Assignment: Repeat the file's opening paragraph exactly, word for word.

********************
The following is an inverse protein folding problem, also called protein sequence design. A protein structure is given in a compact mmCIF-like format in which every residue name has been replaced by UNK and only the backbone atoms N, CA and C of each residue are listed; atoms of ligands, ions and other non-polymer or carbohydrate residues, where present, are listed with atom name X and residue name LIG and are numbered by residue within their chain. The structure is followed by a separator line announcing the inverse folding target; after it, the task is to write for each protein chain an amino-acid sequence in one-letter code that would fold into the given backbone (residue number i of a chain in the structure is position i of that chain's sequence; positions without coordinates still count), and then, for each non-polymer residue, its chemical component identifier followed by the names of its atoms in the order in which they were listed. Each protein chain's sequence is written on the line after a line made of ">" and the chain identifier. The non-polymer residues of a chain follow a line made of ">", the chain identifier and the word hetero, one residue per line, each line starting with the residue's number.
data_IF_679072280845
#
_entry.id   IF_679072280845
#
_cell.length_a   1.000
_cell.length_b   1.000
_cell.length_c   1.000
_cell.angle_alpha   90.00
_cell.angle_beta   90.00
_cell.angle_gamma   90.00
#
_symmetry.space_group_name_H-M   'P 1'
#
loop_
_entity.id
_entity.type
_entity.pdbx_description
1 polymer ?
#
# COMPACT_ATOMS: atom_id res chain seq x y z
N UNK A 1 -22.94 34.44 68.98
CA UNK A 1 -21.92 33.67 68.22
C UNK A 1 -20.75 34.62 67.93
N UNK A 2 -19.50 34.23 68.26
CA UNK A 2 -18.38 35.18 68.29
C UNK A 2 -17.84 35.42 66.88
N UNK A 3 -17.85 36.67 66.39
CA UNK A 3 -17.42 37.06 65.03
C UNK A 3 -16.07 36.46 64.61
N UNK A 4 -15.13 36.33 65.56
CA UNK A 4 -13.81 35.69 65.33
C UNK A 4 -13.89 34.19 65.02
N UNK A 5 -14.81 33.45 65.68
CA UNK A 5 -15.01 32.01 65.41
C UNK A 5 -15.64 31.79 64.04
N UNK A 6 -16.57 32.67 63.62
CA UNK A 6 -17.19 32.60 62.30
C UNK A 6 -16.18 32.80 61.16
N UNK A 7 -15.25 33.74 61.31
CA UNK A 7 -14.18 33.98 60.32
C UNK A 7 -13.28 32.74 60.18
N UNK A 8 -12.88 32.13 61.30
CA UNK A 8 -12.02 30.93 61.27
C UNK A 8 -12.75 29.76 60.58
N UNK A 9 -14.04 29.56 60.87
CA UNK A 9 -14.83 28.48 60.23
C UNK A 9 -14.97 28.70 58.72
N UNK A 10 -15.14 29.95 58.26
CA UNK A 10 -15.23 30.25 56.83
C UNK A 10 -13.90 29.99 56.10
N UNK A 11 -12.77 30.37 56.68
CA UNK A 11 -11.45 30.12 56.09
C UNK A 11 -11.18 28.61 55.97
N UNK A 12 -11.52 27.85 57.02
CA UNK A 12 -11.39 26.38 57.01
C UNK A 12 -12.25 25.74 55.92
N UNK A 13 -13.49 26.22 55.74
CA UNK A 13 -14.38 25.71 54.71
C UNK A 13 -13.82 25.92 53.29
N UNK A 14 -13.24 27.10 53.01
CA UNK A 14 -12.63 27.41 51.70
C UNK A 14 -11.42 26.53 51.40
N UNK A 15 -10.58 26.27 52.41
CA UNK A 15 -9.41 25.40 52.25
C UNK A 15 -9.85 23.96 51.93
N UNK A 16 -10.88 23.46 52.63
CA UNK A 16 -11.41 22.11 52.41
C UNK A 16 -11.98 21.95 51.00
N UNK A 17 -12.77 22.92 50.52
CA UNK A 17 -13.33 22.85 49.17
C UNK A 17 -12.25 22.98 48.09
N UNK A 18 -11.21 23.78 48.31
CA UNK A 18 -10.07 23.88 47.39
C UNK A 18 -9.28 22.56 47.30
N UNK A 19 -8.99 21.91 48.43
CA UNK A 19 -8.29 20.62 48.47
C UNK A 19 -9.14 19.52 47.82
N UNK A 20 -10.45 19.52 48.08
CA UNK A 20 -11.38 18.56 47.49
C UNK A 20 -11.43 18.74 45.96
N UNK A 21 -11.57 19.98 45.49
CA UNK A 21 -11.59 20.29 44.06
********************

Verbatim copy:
The following is an inverse protein folding problem, also called protein sequence design. A protein structure is given in a compact mmCIF-like format in which every residue name has been replaced by UNK and only the backbone atoms N, CA and C of each residue are listed; atoms of ligands, ions and other non-polymer or carbohydrate residues, where present, are listed with atom name X and residue name LIG and are numbered by residue within their chain. The structure is followed by a separator line announcing the inverse folding target; after it, the task is to write for each protein chain an amino-acid sequence in one-letter code that would fold into the given backbone (residue number i of a chain in the structure is position i of that chain's sequence; positions without coordinates still count), and then, for each non-polymer residue, its chemical component identifier followed by the names of its atoms in the order in which they were listed. Each protein chain's sequence is written on the line after a line made of ">" and the chain identifier. The non-polymer residues of a chain follow a line made of ">", the chain identifier and the word hetero, one residue per line, each line starting with the residue's number.